I’m breaking my three year spending ban in an enormous way… my hubby and I are adopting a pug puppy in June.  We both adore pugs, and we’ve wanted to adopt one for a long time.  Our original plan was to wait a few years until all of our student loans are paid off and we become homeowners.

We had planned to wait to adopt a pug for two reasons – one, it’s expensive, and two, my parents had given us a firm “no” when we asked if we could add another creature to our already crowded home (my hubby and I live with my mom, step dad, older brother, two crazy cats, and one grumpy chihuahua).

Recently, my mom’s friend brought over her new puppy, Lucy.  She’s the cutest thing ever.  Buddy (the chihuahua) had an awesome time running and playing with Lucy (who couldn’t keep up with him…Buddy is a ridiculously fast runner!).  Buddy adored Lucy and didn’t even get mad when she played with his favorite toys and jumped all over his humans.

lucyI saw an opportunity and seized it.  When my parents were talking about how cute Lucy was and how much fun Buddy had playing with her, I suggested adopting a pug.  Wouldn’t it be nice for Buddy to have another dog to play with?  *Wink, wink*

(He tries to play with the cats, but they won’t have any of that).  By some miracle, my parents, who have been staunchly opposed to get getting another dog for the past few years, agreed.

Here are a couple of frequently asked questions about our decision to become pug parents.

Why are you spending $600 on a dog when you’re still buried in massive debt?

For the past year (since I started the spending ban), I’ve been saying that we don’t “deserve” to have nice things.  We don’t “deserve” new clothes, new cars, dinners out, or vacations.  We “deserve” to get out of debt and finally attain financial freedom.

My opinion has always been that because our debt load is so massive (we started with $117,000 of student loan debt), we cannot afford to splurge AT ALL.

I’ve always thought that if our debt load were smaller and more manageable, it might make sense to take a less extreme approach to debt repayment.

I’ve read articles about other bloggers who managed to travel the world while paying off debt – this sounds amazing, but the key difference between their stories and mine is that my debt load is MUCH higher.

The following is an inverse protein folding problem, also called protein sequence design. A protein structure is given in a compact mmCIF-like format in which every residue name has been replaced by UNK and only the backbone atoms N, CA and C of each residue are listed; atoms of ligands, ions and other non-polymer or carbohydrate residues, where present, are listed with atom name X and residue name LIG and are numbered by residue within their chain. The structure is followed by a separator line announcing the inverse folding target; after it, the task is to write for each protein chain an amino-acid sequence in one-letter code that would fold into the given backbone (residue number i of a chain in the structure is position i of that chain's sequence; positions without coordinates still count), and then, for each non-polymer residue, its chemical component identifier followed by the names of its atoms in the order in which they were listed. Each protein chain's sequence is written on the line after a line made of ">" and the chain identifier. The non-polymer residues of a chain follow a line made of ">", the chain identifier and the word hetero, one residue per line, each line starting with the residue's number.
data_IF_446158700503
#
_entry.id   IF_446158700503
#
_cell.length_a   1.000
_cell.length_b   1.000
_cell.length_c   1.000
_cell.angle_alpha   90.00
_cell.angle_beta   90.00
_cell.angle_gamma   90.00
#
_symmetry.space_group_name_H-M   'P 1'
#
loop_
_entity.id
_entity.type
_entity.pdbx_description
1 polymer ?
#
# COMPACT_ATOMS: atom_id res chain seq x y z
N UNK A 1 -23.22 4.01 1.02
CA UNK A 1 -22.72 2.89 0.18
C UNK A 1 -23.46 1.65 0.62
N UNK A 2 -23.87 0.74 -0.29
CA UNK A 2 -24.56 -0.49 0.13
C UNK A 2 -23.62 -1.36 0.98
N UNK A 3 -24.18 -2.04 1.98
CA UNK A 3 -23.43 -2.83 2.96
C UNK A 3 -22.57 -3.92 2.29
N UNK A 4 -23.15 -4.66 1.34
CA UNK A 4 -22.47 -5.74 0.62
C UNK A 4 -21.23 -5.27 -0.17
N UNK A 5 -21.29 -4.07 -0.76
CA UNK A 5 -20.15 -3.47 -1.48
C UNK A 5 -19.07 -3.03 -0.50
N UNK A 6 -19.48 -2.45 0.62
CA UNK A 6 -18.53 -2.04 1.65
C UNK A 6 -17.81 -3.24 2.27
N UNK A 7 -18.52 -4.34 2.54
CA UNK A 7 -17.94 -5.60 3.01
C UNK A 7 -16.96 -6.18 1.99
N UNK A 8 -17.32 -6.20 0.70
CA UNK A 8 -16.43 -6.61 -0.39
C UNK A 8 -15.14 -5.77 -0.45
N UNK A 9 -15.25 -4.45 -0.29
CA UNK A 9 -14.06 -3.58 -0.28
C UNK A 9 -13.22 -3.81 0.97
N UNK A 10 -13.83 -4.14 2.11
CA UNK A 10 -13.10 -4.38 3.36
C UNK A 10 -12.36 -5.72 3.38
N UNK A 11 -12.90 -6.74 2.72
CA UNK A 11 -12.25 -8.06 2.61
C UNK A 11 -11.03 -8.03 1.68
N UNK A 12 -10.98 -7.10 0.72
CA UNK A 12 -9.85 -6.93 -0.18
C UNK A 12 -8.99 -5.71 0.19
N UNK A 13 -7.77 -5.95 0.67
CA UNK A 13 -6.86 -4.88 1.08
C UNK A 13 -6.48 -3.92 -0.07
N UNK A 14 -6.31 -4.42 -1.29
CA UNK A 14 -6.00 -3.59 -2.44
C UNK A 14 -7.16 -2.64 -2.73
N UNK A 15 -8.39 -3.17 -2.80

Because our debt is in the six figures, and we earn entry-level salaries, I see extreme frugality as a necessity.  However, I recently read an interesting article that opened my mind to a new perspective.

The author made the opposite argument – she argued that if your debt load is higher, it might make sense to be a little less frugal.  Her reasoning was that if your debt is so massive that it’ll take 10 years to pay off, extreme frugality isn’t sustainable.

If you owe a lower amount (say $20,000), you might be able to pay it off in just a year.  A year of extreme frugality is considerably easier than 10 years of it.

Three years may not sound like that long, but I lived with my parents for two years after grad school before deciding to do the debt snowball.  So it’ll actually be five years of scrimping and being a frugal weirdo…and that’s assuming that we reach our goal of paying off all of our debt by 2018.

It’s entirely possible that we won’t hit our goal – our goal is a little crazy (given our incomes), and reaching it will only be possible if three things occur: we both receive a couple of raises within the next two years, we manage to increase our side hustling income, and neither of our 15 year old vehicles (which are paid off) break down.

All of this got me thinking that maybe I’m a bit too hard on myself sometimes, and maybe it’s okay to have something (that costs money) that will bring me joy for the next few years (and for many more years to come) while I scrimp like crazy to pay off my debt.

There’s a fine line between wanting something that will bring joy to your life and feeling that you “deserve” to have nice things once in a while.  I don’t want to fall into this “I deserve it” trap – I’ve seen too many people bury themselves in credit card debt because of this type of thinking.

I feel getting a pug will be worthwhile because another pet will bring joy to our lives for many years to come.  A new car, new wardrobe, or vacation would not bring us lasting joy.

Are you still on a three year spending ban?

Yes.  It may sound a little crazy to say that I’m on a three year spending ban and then drop $600 on an adoption fee (not to mention all of the other costs associated with becoming a pug parent – like food, toys, and vet visits).

Personal finance is all about choices.  I choose to not spend any money for three years on non-essentials such as shopping, entertainment, restaurants, and outings with friends.

I am okay with this because none of these things bring any true value to my life.  Sure, going out to dinner or to the movies with friends once in a while would be nice, but I can still have fun with my friends often without spending any money.

Buying clothes, accessories, and useless knickknacks doesn’t really give me joy.  It just clutters up our already crowded home (with five adults and three animals, we have A LOT of stuff and our house is much less “minimalist” than I would like it to be).

My point is that buying a new car, or new clothes, or other meaningless stuff wouldn’t make me happy.  But adopting a little wrinkly pug puppy will bring a lot of joy to our lives for many years to come.  For that reason, I feel it’s worth it to break my spending ban.

Have you ever tried a spending ban?

Other stuff you might like:

3 Bizarre Ways to Save Over $2,000
Why You Need an Emergency Fund – Even if You Live with Your Parents
20 Free Things to do This Weekend
How to Ditch Your Student Loans with the Debt Snowball
Why I’m Grateful for My Student Loan Debt